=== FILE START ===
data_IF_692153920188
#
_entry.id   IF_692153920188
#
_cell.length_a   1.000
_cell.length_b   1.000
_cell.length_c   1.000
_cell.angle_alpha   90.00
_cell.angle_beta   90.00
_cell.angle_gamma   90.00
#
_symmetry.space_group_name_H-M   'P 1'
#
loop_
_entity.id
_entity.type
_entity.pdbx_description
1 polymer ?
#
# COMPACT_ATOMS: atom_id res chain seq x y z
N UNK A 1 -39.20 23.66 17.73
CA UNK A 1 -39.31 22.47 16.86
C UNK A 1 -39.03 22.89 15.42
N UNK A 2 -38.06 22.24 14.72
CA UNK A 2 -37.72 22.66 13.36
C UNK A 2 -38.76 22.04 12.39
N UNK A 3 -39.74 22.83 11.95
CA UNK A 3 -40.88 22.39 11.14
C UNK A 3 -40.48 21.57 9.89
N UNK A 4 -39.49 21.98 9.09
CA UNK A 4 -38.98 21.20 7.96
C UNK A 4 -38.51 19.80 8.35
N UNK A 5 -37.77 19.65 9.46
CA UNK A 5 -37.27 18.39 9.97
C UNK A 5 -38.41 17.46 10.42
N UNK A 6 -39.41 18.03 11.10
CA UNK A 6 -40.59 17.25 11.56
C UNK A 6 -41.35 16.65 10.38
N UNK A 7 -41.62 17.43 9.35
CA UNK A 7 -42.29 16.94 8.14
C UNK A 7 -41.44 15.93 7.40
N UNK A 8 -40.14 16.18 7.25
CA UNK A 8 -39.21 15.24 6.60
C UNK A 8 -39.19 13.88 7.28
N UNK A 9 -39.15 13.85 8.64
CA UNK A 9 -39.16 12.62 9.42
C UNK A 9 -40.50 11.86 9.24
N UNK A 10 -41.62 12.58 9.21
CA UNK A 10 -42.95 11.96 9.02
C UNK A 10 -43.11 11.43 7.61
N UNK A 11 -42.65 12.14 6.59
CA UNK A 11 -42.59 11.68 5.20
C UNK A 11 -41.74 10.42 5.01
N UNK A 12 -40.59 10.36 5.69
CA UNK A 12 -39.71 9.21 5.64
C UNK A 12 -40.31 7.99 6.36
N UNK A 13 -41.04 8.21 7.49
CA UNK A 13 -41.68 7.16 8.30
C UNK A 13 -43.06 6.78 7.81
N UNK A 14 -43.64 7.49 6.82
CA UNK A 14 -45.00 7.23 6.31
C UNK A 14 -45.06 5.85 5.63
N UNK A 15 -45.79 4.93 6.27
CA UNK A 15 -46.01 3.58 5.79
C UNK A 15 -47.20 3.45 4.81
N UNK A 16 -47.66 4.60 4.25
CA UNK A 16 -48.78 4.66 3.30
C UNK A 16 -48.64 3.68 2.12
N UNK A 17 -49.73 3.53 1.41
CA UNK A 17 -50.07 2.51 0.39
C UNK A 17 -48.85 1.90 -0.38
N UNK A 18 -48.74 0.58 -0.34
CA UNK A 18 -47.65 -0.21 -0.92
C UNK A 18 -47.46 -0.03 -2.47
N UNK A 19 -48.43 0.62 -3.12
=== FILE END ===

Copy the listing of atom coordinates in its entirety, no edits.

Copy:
data_IF_692153920188
#
_entry.id   IF_692153920188
#
_cell.length_a   1.000
_cell.length_b   1.000
_cell.length_c   1.000
_cell.angle_alpha   90.00
_cell.angle_beta   90.00
_cell.angle_gamma   90.00
#
_symmetry.space_group_name_H-M   'P 1'
#
loop_
_entity.id
_entity.type
_entity.pdbx_description
1 polymer ?
#
# COMPACT_ATOMS: atom_id res chain seq x y z
N UNK A 1 -39.20 23.66 17.73
CA UNK A 1 -39.31 22.47 16.86
C UNK A 1 -39.03 22.89 15.42
N UNK A 2 -38.06 22.24 14.72
CA UNK A 2 -37.72 22.66 13.36
C UNK A 2 -38.76 22.04 12.39
N UNK A 3 -39.74 22.83 11.95
CA UNK A 3 -40.88 22.39 11.14
C UNK A 3 -40.48 21.57 9.89
N UNK A 4 -39.49 21.98 9.09
CA UNK A 4 -38.98 21.20 7.96
C UNK A 4 -38.51 19.80 8.35
N UNK A 5 -37.77 19.65 9.46
CA UNK A 5 -37.27 18.39 9.97
C UNK A 5 -38.41 17.46 10.42
N UNK A 6 -39.41 18.03 11.10
CA UNK A 6 -40.59 17.25 11.56
C UNK A 6 -41.35 16.65 10.38
N UNK A 7 -41.62 17.43 9.35
CA UNK A 7 -42.29 16.94 8.14
C UNK A 7 -41.44 15.93 7.40
N UNK A 8 -40.14 16.18 7.25
CA UNK A 8 -39.21 15.24 6.60
C UNK A 8 -39.19 13.88 7.28
N UNK A 9 -39.15 13.85 8.64
CA UNK A 9 -39.16 12.62 9.42
C UNK A 9 -40.50 11.86 9.24
N UNK A 10 -41.62 12.58 9.21
CA UNK A 10 -42.95 11.96 9.02
C UNK A 10 -43.11 11.43 7.61
N UNK A 11 -42.65 12.14 6.59
CA UNK A 11 -42.59 11.68 5.20
C UNK A 11 -41.74 10.42 5.01
N UNK A 12 -40.59 10.36 5.69
CA UNK A 12 -39.71 9.21 5.64
C UNK A 12 -40.31 7.99 6.36
N UNK A 13 -41.04 8.21 7.49
CA UNK A 13 -41.68 7.16 8.30
C UNK A 13 -43.06 6.78 7.81
N UNK A 14 -43.64 7.49 6.82
CA UNK A 14 -45.00 7.23 6.31
C UNK A 14 -45.06 5.85 5.63
N UNK A 15 -45.79 4.93 6.27
CA UNK A 15 -46.01 3.58 5.79
C UNK A 15 -47.20 3.45 4.81
N UNK A 16 -47.66 4.60 4.25
CA UNK A 16 -48.78 4.66 3.30
C UNK A 16 -48.64 3.68 2.12
N UNK A 17 -49.73 3.53 1.41
CA UNK A 17 -50.07 2.51 0.39
C UNK A 17 -48.85 1.90 -0.38
N UNK A 18 -48.74 0.58 -0.34
CA UNK A 18 -47.65 -0.21 -0.92
C UNK A 18 -47.46 -0.03 -2.47
N UNK A 19 -48.43 0.62 -3.12